The California Film Commission announced Monday that the untitled “Star Trek” series and eight other TV series have been selected for the latest tax credit allocations totaling $90 million under the state’s expanded Film & TV Tax Credit Program 2.0.
The other eight projects include two new series — Cooler Waters Prods.’ “Flowers of Helvetica” with a $12 million allocation and CBS’s “Why Women Kill” with an $8.5 million credit. The latter comes from Marc Cherry of “Desperate Housewives” and is described as a darkly comedic drama focused on the lives of three women living in three different decades.
Six recurring series already in the tax credit program and picked up for another season of in-state production have also been set for allocations — Fox’s third season of “The Orville” with $15.8 million, CBS’s second season of “Strange Angel” with $10 million, Fox’s ninth season of “American Horror Story” ($8.9 million), and the second seasons of “Mayans MC” ($7.6 million), “Good Trouble” ($6.6 million) and “The Rookie” ($4.5 million).
The commission said the nine projects are on track to spend nearly $456 million in qualified expenditures (defined as wages paid to below-the-line workers and payments to in-state vendors). They will employ an estimated 1,820 cast members, 2,140 crew, and 25,000 extras/stand-ins over a combined 916 shoot days.
CBS announced in August that Stewart would star in the “Star Trek” series. The commission noted Monday that California-based production of the new “Star Trek” represents a homecoming for the TV franchise, which has focused recent production in Toronto.
“Our TV tax credits are in high demand, so we’re pleased to have ample credits available now to bring these three large-scale series to California,” said California Film Commission executive director Amy Lemisch. “So many producers tell us that California is their first choice because no other locale can match what we have to offer, including the ability leave the set and go home each night.”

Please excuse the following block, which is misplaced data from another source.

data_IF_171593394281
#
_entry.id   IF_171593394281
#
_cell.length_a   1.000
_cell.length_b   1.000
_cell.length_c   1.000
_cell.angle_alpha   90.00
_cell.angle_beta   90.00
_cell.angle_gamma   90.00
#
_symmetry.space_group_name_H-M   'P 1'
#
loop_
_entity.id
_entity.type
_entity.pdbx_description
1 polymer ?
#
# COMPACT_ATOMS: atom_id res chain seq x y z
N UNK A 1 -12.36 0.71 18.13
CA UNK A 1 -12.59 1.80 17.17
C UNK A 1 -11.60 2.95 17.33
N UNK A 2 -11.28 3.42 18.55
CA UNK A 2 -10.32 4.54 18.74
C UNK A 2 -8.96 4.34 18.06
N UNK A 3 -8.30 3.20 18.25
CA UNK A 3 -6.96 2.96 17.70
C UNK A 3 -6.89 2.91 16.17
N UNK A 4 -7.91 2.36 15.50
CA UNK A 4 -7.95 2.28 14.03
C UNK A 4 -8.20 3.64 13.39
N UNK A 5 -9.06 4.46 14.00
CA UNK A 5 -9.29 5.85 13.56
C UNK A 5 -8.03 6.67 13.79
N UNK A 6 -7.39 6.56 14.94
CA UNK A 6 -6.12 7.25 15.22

In addition to the nine TV series announced Monday, the commission said there are 21 recurring TV series in various stages of production currently in the program and eligible for tax credits. Since the launch of the expanded tax credit in 2015, a total of 61 television projects — including new TV series, pilots, MOWs, miniseries and relocating TV series — have been selected for tax credits.
The commission reported on Nov. 2 that California’s expanded production tax incentive program has resulted in nearly $6 billion in in-state spending over the past three years, generated from $815 million in tax credits. California’s credit covers up to 25% of in-state production costs, which is not as lucrative as other locations, but is aimed at putting the brakes on runaway production and luring projects to the Golden State.
In July, California Gov. Jerry Brown signed an extension of California’s production tax credit program for five years beyond its 2020 expiration with $1.6 billion in credits. The program was more than tripled in size in 2014 to $330 million annually to compete effectively with incentives in New York and Georgia. The program is overseen by the state’s film commission, which selects the TV and movie projects to qualify partly based on the number of jobs created.
The commission announced in July that NBC’s sitcom “Good Girls” and Horizon Scripted Television’s “You” were relocating to California for their upcoming seasons and have been conditionally approved to receive a combined $15.4 million in tax credits. A total of 15 series have relocated to the Golden State, thanks to the incentive, including Amazon’s “Sneaky Pete,” FX’s “Legion,” and HBO’s “Ballers.”
Feature films covered under the program include Disney’s upcoming “Captain Marvel,” Paramount’s “Transformers” spinoff “Bumblebee” and Warner Bros. “Space Jam 2,” starring LeBron James and Bugs Bunny.